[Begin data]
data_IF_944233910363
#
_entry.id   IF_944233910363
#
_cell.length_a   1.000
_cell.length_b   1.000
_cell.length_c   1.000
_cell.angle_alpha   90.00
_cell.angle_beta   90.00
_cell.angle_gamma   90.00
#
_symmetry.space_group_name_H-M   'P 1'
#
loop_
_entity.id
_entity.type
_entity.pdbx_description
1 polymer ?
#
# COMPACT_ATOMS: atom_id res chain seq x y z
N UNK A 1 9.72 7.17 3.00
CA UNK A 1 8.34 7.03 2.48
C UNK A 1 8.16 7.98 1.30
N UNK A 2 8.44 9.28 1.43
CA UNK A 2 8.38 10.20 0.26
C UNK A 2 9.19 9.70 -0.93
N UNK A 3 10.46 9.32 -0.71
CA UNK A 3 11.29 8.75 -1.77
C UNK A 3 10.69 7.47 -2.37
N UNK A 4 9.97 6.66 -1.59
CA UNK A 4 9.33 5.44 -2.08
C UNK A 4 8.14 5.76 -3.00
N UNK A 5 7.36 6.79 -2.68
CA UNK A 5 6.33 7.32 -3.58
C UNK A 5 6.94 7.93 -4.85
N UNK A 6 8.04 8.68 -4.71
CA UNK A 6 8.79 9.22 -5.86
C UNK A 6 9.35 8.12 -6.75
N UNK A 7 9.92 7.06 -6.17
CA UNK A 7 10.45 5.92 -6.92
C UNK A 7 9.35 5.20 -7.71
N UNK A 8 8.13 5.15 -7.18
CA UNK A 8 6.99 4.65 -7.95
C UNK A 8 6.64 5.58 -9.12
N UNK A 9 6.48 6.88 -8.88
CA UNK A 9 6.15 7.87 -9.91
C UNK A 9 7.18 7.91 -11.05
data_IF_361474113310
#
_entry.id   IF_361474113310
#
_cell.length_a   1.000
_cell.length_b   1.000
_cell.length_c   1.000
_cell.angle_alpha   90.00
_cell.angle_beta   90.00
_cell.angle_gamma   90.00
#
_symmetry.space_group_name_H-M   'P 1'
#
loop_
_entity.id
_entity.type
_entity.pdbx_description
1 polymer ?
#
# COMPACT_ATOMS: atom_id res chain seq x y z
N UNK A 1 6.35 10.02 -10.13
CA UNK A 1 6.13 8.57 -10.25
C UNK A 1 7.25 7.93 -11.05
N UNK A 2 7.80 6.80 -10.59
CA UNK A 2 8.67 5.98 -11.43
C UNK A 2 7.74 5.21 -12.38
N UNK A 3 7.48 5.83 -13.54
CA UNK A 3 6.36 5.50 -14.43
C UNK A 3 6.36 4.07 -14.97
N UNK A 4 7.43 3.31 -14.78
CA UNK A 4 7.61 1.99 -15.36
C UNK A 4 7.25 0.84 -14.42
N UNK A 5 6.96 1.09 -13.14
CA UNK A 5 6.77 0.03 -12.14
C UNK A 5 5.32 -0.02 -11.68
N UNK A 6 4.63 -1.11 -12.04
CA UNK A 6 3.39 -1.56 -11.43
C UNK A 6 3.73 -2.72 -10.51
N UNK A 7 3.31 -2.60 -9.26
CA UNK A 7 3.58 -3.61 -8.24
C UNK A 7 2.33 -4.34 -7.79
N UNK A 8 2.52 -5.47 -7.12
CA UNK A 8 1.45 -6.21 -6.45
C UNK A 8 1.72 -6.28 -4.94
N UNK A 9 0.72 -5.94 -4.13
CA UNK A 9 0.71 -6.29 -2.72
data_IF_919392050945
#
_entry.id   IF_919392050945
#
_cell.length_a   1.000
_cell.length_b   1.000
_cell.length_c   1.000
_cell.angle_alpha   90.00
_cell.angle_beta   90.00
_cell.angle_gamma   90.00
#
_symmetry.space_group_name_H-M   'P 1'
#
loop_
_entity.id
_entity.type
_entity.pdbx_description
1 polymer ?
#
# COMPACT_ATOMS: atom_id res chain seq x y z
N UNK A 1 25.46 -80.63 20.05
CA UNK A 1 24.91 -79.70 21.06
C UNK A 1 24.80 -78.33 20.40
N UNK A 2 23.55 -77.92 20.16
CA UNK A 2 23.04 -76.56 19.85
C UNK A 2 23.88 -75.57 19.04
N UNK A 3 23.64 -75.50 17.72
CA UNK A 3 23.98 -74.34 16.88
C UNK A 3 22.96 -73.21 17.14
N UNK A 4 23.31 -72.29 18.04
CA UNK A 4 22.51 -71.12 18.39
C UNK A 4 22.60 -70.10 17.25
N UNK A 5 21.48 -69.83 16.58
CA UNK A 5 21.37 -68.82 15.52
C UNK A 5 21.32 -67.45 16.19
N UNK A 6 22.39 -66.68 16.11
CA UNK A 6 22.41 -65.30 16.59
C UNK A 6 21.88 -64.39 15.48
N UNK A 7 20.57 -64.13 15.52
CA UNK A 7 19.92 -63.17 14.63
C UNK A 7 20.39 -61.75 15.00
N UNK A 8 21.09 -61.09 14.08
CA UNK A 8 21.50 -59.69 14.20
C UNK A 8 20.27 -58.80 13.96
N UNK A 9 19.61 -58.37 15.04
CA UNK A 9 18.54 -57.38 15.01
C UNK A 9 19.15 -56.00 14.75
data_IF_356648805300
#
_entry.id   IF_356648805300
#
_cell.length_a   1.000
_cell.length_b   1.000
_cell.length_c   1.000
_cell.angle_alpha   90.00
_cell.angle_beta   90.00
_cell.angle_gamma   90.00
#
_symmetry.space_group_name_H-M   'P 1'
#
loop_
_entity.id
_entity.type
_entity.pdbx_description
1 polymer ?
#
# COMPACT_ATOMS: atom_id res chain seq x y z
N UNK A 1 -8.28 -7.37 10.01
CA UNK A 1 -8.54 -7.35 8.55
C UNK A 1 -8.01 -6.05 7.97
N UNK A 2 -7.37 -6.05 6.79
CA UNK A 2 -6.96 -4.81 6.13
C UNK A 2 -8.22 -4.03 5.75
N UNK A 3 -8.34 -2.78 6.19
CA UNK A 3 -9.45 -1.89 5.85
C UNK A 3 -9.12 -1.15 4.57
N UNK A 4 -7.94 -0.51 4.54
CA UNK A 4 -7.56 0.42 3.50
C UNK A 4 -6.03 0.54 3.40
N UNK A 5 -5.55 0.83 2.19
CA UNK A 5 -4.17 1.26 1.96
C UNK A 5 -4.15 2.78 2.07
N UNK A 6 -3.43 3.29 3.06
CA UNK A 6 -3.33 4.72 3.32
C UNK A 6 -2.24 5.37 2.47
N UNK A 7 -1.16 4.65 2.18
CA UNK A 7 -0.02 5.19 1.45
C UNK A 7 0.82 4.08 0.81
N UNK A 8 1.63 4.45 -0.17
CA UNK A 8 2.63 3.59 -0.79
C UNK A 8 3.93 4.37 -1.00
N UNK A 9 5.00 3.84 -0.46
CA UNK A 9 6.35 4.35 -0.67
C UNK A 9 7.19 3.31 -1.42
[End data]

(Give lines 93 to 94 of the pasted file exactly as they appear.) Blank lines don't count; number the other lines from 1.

CA UNK A 9 0.71 -6.29 -2.72
data_IF_919392050945